Re: unicode

Bruce J. Bell (
15 May 1998 05:28:08 GMT

On Thu, 14 May 1998 13:35:16 -0400, Theodore Y. Ts'o <tytso@MIT.EDU> wrote:
> Date: Fri, 15 May 1998 00:55:43 -0700 (PDT)
> From: Alex Belits <>
> Because re-encoding is the last and worst thing that one may want to
> happen with them -- charsets/language labels are necessary for displaying
> characters with fonts that are mapped to charsets and applying rules that
> are mapped to languages (capitalization, hyphenation, phonetic match). The
> initial assumption is that adding reasonable support for fonts and rules
> is possible without exposing any other encoding or charset to application.
> Then no one re-encodes anything except when handles charset-specific
> devices or charset-specific filesystems.
>None of the above (capitalization, hyphenation, and phoentic match) are
>required for filenames. They are required if you are using a word
>processor (such as Microsoft Office's Word, which is also using Unicode
>internally to store all of their documents, so they've managed to solve
>this problem), but that's not we're talking about here on the
>linux-kernel mailing list.

Please tell me again just where the Linux-kernel proper needs to pay
attention to specific encodings?

I realize the need to transcribe filenames for "foreign" filesystems
mounted on Linux. E.g., DOS/Windows filesystems need to transcribe to
deal with "/" vs. "\"; there are similar problems for Mac filesystems
that permit any character in a filename.

If some other OS conventionally stores its filenames as EBCDIC, or XXX
flavor of Unicode, or something else, it makes sense for the module for
*that filesystem* to be able to convert filenames to and from some
"Linux-native" encoding such as ASCII or (hypothetically) Unicode, or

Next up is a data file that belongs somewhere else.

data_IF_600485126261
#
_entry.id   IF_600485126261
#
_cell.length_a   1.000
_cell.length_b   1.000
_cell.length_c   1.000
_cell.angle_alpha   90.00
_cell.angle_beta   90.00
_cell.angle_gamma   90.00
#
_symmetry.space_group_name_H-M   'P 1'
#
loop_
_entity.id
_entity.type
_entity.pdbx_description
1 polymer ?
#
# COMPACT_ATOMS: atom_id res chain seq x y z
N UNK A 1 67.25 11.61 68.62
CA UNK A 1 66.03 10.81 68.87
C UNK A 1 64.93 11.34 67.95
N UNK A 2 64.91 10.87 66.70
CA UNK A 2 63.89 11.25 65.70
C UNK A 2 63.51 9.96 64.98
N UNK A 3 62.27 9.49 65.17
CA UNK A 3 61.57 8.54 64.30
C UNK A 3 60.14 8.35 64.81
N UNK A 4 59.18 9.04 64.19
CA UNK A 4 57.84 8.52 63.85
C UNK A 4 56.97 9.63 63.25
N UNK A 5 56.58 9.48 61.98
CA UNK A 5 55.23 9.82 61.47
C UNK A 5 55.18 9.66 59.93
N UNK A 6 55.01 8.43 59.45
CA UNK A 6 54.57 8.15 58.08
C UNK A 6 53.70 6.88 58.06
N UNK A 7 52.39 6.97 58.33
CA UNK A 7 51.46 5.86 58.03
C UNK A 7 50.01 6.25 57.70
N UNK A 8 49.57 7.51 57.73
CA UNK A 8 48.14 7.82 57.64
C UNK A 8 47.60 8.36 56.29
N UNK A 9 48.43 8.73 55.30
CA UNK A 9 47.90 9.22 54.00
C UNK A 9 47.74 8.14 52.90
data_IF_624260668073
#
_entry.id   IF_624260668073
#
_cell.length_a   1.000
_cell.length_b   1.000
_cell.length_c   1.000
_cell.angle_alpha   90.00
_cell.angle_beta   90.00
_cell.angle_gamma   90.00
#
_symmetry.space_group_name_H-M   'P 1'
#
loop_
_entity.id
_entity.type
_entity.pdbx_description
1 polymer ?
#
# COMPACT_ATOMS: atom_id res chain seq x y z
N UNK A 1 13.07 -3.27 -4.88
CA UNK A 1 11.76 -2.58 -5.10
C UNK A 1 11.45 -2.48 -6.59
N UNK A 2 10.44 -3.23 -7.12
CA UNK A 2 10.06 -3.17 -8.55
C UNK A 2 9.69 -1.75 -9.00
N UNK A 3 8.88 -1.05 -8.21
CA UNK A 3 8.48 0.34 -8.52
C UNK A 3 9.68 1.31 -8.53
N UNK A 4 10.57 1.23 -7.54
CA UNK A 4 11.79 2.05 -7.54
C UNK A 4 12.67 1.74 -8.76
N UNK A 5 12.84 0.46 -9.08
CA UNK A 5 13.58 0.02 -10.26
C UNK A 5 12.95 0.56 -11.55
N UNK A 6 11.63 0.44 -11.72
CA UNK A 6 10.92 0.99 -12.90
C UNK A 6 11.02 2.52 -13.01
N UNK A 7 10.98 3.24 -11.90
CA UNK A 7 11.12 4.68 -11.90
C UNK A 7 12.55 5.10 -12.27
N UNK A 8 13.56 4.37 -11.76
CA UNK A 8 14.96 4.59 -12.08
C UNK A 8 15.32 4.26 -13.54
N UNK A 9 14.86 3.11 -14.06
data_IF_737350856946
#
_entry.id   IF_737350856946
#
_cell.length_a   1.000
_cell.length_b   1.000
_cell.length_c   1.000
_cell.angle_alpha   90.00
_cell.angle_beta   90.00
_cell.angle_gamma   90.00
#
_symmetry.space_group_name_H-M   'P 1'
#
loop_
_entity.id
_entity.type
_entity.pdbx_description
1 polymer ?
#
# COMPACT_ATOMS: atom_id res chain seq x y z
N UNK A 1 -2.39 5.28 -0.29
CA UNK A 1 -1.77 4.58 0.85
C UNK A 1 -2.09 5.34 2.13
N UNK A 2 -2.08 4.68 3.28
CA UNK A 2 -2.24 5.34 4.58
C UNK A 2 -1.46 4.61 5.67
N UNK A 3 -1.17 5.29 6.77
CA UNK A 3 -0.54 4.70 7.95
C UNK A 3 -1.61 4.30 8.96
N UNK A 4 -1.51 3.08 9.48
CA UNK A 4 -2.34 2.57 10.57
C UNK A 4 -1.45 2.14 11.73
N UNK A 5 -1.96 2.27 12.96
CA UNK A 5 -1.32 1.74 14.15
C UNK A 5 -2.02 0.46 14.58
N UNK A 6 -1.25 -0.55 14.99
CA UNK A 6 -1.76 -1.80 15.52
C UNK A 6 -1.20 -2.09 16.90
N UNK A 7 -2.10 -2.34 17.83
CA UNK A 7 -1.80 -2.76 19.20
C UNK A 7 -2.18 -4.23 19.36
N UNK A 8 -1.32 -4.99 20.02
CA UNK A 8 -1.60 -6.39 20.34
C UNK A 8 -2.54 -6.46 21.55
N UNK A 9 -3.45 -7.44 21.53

(possibly) something else. Is there any other situation where the kernel
should care about the encoding?

This filesystem-specific translation could be done by default, or at least
by some option specified at mount-time; I suppose you should be able to
tell the filesystem to let (say) its raw EBCDIC filenames through as much
as possible. However, outside that limited scope, is there any reason why
the kernel should bother to identify and translate between encodings?

If not, maybe it would be best to restrict the discussion to the scope
it deserves. For instance, the question would be completely irrelevant
for kernel internals, for all native filesystems, and for most (?)
existing foreign filesystems as well.

That's not to say that it's not an important question. But I don't
see any concrete suggestions on how to satisfy anyone's needs. What
mount options would Alex Belits want for a Java-OS filesystem that used
16-bit Unicode?


You are the lens of the world:
the lens through which the world may become aware of itself.
The world, on the other hand, is the only lens in which you can see yourself.
It is both lenses together that make vision.   (--R. A. MacAvoy)

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